The Buddha gives the bhikkhus a course leading to Nibbana by way of contrasting the attitudes of the good man and the not so good man to each stage of the process.
Read the Sutta
A very important sutta for meditators. At the point in this sutta where he begins describing the pride of a bad man in his accomplishments regarding the jhānas, we find the statement:
'Paṭhamajjhāna- [through to the n'eva-saññā-nāsaññāyatanaɱ] -samāpattiyā pi kho atammayatā vuttā Bhagavatā:|| ||
'Yena yena hi maññanti,
tato taɱ hoti aññathā' ti.|| ||
Of just this not-'Thus'-made acquirer of the First- [~+] jhāna then, the Lucky Man has said:
'In whatever way, by whomsoever such is imagined,
from that it becomes otherwise.
1 atammayatā Not in PED. A + TAṂ + MAYATA 'Thus' meaning awakened. But the explanation used by Ms. Horner serves just as well. The Awakened One is one who is Thirst-Freed'.
For a person who is not Arahant, all the jhānas from the first to the ending of perception and sense experience are states 'in the world'. They, in sequence, or from one only, are but a path to detachment, Nibbana. Until the point where they are let go they are one and the same in their nature as part of the world: they are transient and do not belong to one though the 'not-Thus-made' imagines them to be 'acquired' 'by' 'himself' though they are none of these things. Subsequent to their being let go, they are let go and are seen as transient and not belonging to one.
The person not free from desire attains jhāna as a possession, not as a step along the way, itself to be seen as transient and not belonging to self and to be let go. He has imagined the state from what he has conceived it to be prior to attaining it and (however accurately he may have imagined it, as, for example, from a previous attainment) has therefore been chasing the past and that which he attains, upon it's being attained, is not what he imagined, but something different and still 'in the world'.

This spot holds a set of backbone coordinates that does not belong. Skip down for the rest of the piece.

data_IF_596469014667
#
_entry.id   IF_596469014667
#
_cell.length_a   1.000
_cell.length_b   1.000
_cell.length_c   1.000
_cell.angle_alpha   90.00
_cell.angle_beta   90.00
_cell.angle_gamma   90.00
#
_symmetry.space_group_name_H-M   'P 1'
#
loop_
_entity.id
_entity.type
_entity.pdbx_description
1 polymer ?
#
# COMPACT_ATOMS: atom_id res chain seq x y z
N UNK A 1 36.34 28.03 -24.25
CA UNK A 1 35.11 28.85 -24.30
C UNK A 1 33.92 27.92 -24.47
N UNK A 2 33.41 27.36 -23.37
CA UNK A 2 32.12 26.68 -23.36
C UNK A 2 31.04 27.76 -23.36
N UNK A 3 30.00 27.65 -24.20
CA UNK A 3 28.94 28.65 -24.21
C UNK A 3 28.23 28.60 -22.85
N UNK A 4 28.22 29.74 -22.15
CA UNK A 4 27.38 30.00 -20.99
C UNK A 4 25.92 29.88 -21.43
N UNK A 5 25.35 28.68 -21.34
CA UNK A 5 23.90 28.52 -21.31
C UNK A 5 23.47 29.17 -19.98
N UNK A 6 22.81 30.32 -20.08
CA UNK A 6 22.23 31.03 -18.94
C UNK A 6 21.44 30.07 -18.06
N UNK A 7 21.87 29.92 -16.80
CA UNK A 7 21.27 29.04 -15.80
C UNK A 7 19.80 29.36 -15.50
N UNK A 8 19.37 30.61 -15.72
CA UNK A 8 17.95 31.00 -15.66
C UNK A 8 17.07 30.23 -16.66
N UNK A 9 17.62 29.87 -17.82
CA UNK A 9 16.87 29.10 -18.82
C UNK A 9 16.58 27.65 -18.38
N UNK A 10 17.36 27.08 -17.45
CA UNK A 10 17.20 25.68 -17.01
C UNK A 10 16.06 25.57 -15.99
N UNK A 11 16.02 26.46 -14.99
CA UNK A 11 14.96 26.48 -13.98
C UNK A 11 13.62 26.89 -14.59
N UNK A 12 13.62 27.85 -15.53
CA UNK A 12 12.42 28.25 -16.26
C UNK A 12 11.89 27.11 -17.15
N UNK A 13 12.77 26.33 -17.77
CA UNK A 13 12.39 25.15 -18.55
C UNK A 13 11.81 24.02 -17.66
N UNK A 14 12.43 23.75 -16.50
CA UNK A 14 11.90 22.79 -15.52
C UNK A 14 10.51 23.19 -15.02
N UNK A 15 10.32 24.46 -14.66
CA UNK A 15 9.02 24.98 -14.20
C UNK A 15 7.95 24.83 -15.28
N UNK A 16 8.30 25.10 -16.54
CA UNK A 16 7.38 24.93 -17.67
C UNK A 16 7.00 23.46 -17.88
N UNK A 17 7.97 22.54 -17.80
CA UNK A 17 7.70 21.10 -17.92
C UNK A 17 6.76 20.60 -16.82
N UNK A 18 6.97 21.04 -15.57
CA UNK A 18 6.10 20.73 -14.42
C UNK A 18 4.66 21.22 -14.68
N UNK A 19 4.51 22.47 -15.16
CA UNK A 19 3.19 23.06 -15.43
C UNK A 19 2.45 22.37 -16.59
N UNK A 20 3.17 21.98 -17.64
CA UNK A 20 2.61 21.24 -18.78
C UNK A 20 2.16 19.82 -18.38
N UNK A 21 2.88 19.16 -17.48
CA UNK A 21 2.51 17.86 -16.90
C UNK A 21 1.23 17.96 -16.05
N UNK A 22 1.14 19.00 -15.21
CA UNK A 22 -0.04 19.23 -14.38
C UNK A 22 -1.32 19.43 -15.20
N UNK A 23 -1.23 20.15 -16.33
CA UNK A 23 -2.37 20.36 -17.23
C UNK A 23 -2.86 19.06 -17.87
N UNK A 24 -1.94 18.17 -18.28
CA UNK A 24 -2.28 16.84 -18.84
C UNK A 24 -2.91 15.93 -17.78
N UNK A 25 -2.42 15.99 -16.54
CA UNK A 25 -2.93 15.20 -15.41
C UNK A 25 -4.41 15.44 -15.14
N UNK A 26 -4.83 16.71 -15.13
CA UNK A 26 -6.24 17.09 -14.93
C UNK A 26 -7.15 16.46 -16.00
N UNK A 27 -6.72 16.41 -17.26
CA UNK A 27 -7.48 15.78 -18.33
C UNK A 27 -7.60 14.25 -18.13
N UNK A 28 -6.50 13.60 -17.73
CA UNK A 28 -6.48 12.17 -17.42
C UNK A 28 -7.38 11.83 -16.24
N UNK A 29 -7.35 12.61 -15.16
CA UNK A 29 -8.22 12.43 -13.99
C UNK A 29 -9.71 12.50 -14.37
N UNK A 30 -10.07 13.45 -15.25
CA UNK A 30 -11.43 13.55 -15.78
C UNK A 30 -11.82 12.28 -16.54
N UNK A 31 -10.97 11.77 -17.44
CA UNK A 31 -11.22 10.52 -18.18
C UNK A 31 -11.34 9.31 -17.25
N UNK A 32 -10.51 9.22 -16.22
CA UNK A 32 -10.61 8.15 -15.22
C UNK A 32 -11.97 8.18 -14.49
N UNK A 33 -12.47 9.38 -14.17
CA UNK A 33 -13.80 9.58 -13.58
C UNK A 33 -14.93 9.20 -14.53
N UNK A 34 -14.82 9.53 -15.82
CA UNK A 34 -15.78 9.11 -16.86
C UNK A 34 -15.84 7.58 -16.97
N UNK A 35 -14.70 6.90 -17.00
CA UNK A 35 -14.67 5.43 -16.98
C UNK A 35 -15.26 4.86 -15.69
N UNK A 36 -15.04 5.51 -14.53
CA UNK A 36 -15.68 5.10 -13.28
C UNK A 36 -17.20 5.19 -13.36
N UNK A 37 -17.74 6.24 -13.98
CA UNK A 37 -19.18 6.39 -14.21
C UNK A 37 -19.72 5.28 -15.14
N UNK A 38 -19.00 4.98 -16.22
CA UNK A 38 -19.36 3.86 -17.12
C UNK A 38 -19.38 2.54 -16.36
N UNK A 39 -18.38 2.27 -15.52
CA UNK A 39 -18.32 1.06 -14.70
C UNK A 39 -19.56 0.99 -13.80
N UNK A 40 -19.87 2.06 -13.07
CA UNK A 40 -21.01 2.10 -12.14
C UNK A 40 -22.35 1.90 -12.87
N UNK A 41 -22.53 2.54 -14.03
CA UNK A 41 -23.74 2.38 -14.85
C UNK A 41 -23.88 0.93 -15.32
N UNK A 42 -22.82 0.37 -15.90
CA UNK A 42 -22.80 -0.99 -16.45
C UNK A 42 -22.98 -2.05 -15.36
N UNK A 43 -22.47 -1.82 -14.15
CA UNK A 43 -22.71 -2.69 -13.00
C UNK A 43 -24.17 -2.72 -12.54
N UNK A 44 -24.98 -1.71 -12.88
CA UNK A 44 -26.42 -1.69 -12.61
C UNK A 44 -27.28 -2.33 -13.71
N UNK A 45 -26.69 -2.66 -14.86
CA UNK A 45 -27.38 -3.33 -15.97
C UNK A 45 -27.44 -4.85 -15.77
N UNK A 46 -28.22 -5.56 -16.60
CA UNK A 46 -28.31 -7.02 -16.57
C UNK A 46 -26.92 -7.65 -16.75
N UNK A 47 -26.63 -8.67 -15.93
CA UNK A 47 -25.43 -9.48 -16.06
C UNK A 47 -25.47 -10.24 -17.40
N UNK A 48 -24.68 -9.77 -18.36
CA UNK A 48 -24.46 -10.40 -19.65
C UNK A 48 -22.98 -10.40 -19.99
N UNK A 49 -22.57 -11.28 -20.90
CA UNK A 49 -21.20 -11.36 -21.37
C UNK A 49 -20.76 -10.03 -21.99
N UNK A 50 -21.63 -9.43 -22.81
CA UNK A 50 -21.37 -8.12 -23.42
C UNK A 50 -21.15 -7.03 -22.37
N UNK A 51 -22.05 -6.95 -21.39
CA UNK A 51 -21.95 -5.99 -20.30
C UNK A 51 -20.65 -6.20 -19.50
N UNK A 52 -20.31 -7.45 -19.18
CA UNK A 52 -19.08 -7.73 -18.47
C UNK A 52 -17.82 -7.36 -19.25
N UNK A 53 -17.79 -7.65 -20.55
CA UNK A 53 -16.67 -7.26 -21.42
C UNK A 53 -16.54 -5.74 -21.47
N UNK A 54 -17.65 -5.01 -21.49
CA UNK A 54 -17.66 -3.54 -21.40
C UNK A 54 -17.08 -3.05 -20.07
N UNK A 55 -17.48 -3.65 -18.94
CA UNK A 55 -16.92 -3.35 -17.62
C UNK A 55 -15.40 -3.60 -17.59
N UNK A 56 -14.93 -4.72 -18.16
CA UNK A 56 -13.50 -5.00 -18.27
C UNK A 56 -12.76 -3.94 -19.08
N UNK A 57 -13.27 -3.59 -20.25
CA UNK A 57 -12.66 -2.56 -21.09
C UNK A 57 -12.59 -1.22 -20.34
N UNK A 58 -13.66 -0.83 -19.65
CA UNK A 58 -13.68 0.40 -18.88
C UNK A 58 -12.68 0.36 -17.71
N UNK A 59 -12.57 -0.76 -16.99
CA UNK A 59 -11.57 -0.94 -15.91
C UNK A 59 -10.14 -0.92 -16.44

In the same way a person experiencing hunger, remembers that which satisfied his hunger in past time and sets his mind on attaining that satisfaction again through the aquiring of that same meal again. What he does acquire is not what he imagined which is past and gone, but something new and different.
In essence, then, his effort at attainment has been fruitless: he has not gained what he imagined. Having focused on the jhāna itself he overlooks it's function as a steping-stone to detachment. Finding nothing in jhāna but the worldly attributes of the jhāna, being attched to those worldly attributes, he remains downbound to the world and subject to it's changeability and the pain that results from that changeability.
Horner: "Lack of desire2 even for the attainment of the first meditation has been spoken of by the Lord; for whatever they imagine it to be, it is otherwise'
She does not attempt to explain.
2atammayatā This is nittaṇhatā, while tammayatā is taṇha, MA. iv. 99, Cf. M. i. 319, iii. 220, A. i. 150.
Bhikkhu Thanissaro: 'The Blessed One has spoken of non-fashioning,3 even with regard to attainment of the first jhāna, for by whatever means they construe it, it becomes otherwise from that.
Which he explains in a footnote:
"In other words, whatever the condition of the ground on which one might base a state of becoming a sense of one's self or the world one inhabits by the time that state of becoming has taken shape, the ground has already changed. In this case, if one tries to shape a sense of self around one's attainment of jhana, the attainment itself has already changed."